Most species of insects have males and females that mate and reproduce sexually. In some cases, males are rare or present only at certain times of the year. In the absence of males, females of some species may still reproduce. This is common, particularly among aphids. In many species of wasps, unfertilized eggs become males while fertilized eggs become females. In a few species, females produce only females.
A single embryo typically develops within each egg, except in the case of polyembryony, where hundreds of embryos may develop per egg. Insects may reproduce by laying eggs or, in some species, the eggs may hatch within the female which shortly thereafter deposits young. In another strategy common to aphids, the eggs hatch within the female and the immatures remain within the female for some time before birth.
Insect Growth and Development (Metamorphosis)
Insects typically pass through four distinct life stages: egg, larva or nymph, pupa, and adult. Eggs are laid singly or in masses, in or on plant tissue or another insect. The embryo within the egg develops, and eventually a larva or nymph emerges from the egg. There are generally several larval or nymphal stages (instars), each progressively larger and requiring a molt, or shed of the outer skin, between each stage. Most weight gain (sometimes > 90%) occurs during the last one or two instars. In general, neither eggs, pupae, nor adults grow in size; all growth occurs during the larval or nymphal stages.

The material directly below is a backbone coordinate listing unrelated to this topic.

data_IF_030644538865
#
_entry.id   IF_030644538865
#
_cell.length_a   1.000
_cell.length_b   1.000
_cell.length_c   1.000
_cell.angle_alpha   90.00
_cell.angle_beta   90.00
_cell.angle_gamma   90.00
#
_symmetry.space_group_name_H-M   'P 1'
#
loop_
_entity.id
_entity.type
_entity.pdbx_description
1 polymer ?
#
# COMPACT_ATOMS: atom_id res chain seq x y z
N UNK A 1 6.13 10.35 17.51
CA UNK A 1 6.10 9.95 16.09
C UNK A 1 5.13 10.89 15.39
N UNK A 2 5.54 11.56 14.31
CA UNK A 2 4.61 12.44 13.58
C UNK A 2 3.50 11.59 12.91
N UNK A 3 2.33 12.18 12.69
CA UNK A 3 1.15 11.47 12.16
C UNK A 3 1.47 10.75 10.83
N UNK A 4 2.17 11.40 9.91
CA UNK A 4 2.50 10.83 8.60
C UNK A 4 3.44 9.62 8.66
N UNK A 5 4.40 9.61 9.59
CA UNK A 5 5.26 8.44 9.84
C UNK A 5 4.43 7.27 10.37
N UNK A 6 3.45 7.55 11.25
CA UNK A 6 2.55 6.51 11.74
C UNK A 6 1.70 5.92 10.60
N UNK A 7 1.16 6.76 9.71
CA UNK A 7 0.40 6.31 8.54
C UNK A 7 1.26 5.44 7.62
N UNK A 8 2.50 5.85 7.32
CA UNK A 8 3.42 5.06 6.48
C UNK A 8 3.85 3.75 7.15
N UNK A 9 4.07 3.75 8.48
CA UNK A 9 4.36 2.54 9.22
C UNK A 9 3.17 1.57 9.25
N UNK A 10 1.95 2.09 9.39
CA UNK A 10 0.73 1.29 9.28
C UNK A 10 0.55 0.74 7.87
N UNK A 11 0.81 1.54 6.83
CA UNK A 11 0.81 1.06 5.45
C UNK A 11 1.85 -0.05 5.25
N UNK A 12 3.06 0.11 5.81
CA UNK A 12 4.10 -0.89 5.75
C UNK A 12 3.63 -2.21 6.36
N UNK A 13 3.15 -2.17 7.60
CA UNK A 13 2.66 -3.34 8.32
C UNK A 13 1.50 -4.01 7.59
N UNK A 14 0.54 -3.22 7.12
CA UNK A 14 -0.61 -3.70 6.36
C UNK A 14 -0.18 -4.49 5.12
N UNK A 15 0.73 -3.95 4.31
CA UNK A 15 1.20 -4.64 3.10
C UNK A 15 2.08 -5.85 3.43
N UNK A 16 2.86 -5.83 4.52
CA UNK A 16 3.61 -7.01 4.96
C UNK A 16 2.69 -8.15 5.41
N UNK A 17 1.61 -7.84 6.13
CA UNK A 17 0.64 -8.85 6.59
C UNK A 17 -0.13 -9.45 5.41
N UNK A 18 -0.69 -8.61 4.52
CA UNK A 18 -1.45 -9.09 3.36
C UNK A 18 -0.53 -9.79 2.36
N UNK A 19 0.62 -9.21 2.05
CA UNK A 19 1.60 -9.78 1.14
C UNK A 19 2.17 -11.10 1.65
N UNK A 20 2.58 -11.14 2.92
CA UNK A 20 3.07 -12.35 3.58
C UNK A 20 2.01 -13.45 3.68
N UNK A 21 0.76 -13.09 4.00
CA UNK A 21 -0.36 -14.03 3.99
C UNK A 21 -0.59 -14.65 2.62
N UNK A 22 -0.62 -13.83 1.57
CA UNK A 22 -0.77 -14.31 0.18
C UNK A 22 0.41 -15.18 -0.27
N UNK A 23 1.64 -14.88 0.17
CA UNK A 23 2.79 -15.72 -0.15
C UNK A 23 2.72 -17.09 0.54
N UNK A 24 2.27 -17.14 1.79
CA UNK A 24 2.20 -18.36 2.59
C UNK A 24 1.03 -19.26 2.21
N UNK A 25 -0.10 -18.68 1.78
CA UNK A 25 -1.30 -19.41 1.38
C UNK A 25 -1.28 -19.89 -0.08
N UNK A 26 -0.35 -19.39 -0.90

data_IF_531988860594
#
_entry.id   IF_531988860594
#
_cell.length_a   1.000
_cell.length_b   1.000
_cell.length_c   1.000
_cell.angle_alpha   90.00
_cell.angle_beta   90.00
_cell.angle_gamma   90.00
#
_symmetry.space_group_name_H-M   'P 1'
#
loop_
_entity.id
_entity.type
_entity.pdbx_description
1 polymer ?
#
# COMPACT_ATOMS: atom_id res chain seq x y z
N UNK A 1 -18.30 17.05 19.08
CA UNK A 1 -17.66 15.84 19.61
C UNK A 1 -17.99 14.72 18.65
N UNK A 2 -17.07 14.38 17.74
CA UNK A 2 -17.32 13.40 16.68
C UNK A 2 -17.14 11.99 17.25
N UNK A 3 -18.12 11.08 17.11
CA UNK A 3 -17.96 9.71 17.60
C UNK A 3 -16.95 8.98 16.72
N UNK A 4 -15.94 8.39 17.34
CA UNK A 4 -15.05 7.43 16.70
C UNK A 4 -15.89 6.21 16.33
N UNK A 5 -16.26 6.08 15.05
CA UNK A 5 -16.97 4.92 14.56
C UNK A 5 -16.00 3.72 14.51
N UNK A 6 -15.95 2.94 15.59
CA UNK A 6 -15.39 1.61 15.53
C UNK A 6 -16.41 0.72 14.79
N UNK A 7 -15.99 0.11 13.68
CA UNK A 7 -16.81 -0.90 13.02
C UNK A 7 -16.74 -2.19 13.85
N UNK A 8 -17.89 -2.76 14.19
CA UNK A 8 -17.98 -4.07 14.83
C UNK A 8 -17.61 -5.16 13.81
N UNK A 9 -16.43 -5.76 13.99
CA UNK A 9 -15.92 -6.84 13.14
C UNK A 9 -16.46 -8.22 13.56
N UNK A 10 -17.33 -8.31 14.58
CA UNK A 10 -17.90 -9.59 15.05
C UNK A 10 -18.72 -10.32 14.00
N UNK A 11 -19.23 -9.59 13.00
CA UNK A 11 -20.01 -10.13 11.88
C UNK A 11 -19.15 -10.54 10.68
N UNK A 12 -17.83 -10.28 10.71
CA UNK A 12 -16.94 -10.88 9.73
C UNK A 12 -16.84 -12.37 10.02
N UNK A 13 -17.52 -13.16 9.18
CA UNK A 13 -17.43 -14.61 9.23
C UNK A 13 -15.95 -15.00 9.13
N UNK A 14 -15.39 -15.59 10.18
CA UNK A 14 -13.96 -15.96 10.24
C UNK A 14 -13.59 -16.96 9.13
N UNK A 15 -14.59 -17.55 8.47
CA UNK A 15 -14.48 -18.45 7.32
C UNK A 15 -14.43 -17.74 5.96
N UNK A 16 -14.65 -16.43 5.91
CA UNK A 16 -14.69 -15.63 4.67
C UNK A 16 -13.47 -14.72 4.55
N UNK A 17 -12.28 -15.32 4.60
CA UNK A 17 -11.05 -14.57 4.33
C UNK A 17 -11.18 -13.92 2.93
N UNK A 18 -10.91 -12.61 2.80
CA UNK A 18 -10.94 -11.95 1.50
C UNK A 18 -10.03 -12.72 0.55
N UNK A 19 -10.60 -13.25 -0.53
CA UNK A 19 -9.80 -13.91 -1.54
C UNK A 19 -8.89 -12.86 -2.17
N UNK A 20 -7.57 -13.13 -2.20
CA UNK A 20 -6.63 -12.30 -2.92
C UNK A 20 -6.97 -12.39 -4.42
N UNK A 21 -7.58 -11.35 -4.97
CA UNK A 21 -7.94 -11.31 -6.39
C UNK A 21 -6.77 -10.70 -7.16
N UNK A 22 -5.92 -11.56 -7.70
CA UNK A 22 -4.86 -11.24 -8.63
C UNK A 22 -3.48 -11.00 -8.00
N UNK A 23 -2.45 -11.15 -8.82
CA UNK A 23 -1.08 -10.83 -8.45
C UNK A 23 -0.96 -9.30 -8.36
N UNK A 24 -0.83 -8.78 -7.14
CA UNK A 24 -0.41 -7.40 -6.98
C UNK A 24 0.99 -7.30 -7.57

Insects are cold-blooded, so that the rate at which they develop is mostly dependent on the temperature of their environment. Cooler temperatures result in slowed growth; higher temperatures speed up the growth process. If a season is hot, more generations may occur than during a cool season.